Pakistan mob burns man to death for 'blasphemy'

By Shahzeb Jillani
BBC World Service South Asia Editor


A Pakistani mob has taken a man accused of blasphemy from a police station and burnt him to death, police say.

The man was being held for allegedly burning a copy of the Koran in public. The incident took place on the outskirts of Bahawalpur, in Punjab province.

Witnesses said hundreds of people looked on as he screamed for help.

Pakistan's controversial blasphemy law imposes the death penalty for insulting Islam, but it is rarely carried out.

The area where the lynching took place is home to hundreds of madrassas - religious schools - run by radical Islamist or sectarian groups.

Police said they detained the man after locals complained that he had desecrated the Koran.

But before the allegation could be investigated, thousands of angry people surrounded the police station, police said.

"They were demanding that we kill him in front of them, or they'll take him away and kill him themselves," police inspector Ghulam Mohiuddin told the BBC.


After officers unsuccessfully tried to calm the crowd, it attacked the station, as police tried to disperse it with tear gas. Several policemen were wounded in the violence.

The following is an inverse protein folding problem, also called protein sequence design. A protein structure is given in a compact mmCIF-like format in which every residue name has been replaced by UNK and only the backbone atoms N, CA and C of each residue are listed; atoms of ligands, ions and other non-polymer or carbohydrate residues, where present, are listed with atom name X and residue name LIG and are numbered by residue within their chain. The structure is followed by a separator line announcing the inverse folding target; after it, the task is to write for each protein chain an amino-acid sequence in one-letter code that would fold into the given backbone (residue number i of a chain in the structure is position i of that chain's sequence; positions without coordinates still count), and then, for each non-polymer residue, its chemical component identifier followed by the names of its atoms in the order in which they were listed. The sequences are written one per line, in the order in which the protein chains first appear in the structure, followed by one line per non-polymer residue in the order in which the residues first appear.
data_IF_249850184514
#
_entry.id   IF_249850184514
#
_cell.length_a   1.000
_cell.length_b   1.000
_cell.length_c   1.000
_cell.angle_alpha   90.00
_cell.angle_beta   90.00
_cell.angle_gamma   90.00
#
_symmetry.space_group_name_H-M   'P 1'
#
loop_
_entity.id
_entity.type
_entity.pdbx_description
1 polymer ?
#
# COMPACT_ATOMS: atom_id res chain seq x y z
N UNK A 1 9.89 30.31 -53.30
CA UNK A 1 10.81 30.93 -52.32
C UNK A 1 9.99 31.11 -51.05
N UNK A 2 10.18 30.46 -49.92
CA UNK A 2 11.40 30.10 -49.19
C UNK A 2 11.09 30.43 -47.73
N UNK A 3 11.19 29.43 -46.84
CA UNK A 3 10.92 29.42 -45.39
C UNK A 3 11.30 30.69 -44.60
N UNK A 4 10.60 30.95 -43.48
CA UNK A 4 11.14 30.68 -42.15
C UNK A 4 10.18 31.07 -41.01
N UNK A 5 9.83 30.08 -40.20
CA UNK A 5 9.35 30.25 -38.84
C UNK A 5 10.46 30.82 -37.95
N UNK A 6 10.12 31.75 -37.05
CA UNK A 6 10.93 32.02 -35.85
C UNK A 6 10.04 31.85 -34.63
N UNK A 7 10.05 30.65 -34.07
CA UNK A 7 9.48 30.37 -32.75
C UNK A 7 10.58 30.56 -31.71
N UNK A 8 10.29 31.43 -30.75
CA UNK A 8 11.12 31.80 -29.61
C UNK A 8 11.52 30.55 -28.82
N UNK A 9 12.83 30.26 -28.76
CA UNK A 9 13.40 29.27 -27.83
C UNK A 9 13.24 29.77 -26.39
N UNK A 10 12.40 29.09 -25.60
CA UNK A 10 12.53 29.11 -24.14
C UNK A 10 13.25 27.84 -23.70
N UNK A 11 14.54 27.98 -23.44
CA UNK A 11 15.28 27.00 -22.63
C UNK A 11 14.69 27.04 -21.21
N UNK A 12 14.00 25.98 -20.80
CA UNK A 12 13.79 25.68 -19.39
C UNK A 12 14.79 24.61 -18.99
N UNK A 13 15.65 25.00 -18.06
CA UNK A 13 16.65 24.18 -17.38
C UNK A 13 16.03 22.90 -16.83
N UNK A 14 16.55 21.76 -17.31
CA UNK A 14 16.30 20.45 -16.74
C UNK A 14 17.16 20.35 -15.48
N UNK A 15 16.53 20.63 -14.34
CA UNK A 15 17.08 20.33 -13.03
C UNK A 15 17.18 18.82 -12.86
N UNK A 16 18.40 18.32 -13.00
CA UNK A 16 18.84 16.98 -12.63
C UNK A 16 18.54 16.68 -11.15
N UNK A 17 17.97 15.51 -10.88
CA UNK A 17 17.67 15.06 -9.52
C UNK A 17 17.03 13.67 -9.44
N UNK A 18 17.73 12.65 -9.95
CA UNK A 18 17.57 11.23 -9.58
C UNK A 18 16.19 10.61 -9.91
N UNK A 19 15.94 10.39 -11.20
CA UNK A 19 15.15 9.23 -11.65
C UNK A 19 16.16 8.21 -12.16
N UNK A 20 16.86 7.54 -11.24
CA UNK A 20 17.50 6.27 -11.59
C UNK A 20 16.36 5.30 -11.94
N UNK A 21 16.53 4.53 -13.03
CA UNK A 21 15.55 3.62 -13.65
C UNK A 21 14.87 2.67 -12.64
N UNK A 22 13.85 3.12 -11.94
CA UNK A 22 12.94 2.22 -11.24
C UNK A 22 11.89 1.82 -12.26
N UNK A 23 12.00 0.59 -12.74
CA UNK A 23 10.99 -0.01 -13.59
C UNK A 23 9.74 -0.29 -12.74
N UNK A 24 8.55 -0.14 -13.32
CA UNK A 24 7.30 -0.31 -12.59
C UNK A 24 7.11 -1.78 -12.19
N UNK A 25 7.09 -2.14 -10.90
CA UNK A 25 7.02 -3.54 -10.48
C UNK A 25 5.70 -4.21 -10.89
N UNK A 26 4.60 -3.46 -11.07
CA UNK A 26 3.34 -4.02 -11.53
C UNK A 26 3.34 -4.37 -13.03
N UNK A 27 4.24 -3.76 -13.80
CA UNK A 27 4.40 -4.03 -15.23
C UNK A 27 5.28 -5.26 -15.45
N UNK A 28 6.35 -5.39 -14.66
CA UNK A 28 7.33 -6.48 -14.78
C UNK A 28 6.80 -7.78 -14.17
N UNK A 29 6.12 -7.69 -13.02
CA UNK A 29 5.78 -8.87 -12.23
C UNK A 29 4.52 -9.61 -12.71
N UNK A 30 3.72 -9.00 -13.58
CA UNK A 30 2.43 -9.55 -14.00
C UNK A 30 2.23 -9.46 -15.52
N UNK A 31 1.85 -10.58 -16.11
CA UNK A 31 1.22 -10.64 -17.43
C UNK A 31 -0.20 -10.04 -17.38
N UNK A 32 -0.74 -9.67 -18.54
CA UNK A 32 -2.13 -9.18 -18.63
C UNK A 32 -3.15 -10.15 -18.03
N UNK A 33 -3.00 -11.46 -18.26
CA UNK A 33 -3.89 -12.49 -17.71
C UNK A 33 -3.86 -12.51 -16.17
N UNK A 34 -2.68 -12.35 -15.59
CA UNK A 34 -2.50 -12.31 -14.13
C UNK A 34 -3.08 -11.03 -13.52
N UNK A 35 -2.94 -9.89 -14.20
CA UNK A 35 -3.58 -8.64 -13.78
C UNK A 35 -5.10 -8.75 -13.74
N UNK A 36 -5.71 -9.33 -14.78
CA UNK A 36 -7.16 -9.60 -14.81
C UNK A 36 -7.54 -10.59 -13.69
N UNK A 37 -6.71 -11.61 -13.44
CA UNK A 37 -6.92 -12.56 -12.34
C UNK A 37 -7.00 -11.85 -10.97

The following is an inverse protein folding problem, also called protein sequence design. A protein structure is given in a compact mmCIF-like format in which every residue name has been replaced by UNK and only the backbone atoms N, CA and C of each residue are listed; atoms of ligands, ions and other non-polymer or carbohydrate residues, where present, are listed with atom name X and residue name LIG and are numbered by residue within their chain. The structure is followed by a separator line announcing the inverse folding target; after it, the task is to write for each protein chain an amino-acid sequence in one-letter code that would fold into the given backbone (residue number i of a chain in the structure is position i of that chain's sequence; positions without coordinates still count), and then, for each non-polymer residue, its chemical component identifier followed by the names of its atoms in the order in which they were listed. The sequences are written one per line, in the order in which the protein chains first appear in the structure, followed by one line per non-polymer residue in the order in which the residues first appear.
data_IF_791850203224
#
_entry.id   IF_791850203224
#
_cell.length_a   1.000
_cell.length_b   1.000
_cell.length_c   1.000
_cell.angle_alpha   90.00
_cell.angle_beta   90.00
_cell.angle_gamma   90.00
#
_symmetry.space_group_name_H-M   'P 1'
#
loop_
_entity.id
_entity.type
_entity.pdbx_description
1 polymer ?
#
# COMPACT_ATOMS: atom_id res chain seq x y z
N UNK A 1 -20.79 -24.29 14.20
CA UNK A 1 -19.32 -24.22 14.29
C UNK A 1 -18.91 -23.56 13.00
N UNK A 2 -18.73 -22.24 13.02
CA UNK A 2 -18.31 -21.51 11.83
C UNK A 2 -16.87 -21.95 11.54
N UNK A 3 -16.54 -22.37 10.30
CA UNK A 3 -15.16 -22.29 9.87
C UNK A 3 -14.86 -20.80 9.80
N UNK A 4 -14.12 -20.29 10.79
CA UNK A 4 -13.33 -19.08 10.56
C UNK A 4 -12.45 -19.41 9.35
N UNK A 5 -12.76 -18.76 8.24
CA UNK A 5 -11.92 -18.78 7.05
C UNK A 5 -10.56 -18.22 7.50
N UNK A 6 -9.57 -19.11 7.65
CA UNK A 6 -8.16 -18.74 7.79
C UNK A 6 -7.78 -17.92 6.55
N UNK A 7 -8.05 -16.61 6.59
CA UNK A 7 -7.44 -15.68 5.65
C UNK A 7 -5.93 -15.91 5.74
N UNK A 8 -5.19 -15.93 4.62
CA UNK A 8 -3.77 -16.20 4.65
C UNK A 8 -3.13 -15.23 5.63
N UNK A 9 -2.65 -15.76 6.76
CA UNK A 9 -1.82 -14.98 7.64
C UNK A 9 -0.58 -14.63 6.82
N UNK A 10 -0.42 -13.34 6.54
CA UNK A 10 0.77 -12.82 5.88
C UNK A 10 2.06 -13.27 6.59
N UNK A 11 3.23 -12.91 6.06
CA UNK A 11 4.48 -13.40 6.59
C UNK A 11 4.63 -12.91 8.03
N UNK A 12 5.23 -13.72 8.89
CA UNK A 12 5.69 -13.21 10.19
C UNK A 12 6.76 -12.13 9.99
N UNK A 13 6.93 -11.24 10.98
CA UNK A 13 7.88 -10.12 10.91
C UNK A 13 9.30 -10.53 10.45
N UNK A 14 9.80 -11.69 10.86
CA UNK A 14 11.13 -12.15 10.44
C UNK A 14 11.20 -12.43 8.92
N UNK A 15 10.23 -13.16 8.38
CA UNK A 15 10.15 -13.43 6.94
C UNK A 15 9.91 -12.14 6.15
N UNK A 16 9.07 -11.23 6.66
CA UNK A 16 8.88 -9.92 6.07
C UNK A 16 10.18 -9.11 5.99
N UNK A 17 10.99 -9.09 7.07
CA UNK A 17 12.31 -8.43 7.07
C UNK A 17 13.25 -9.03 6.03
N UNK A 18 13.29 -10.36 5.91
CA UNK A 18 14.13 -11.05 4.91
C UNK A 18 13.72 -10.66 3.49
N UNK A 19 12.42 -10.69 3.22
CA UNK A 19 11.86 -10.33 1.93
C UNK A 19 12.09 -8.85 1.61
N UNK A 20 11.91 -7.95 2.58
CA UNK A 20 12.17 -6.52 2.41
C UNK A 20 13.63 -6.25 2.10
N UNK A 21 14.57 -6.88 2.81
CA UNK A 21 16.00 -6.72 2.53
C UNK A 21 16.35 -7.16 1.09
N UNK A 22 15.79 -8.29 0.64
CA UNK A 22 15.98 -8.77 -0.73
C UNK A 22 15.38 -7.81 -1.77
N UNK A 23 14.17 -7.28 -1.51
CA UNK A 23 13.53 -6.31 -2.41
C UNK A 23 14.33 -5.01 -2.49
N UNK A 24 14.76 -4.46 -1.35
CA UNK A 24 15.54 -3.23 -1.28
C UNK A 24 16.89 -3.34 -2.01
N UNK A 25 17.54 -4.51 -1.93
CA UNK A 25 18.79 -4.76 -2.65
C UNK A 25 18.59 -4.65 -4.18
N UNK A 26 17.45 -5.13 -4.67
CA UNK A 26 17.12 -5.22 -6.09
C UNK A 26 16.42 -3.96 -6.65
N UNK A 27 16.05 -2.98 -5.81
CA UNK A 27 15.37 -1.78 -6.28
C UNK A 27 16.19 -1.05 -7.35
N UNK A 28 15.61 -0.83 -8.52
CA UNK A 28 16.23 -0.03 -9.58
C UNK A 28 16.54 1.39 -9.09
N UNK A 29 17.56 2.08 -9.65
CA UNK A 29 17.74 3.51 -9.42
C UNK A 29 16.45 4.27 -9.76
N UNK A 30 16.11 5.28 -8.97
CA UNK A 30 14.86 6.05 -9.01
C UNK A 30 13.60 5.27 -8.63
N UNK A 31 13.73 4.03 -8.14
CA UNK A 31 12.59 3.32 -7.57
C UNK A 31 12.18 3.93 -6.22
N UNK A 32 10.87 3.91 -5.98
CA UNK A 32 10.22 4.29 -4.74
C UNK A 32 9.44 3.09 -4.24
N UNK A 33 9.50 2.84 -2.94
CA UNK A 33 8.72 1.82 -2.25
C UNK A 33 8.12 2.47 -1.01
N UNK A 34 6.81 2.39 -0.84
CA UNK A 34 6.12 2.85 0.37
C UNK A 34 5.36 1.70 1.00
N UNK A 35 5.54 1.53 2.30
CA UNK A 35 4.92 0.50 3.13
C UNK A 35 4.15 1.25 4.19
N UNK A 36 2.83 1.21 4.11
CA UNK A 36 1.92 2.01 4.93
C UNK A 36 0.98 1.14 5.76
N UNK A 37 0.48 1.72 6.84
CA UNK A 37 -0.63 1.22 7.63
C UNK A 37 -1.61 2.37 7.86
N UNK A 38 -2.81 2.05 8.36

The mob put up roadblocks to prevent police reinforcements from reaching the area, officers said.

"We were totally outnumbered. There were too many of them and they were hysterical. Eventually, they succeeded in taking him away," said one.

The man was reportedly beaten and dragged to the spot where he is said to have desecrated the Koran.

The mob then poured petrol on him and set him on fire, according to witnesses.

Police say they are trying to identify the victim, who was said to be mentally unstable.

"The man had no idea what was going on," said an official.

"While he was in our custody, he kept laughing and chanting."

A case has been registered against unknown attackers. No arrests have been made yet.

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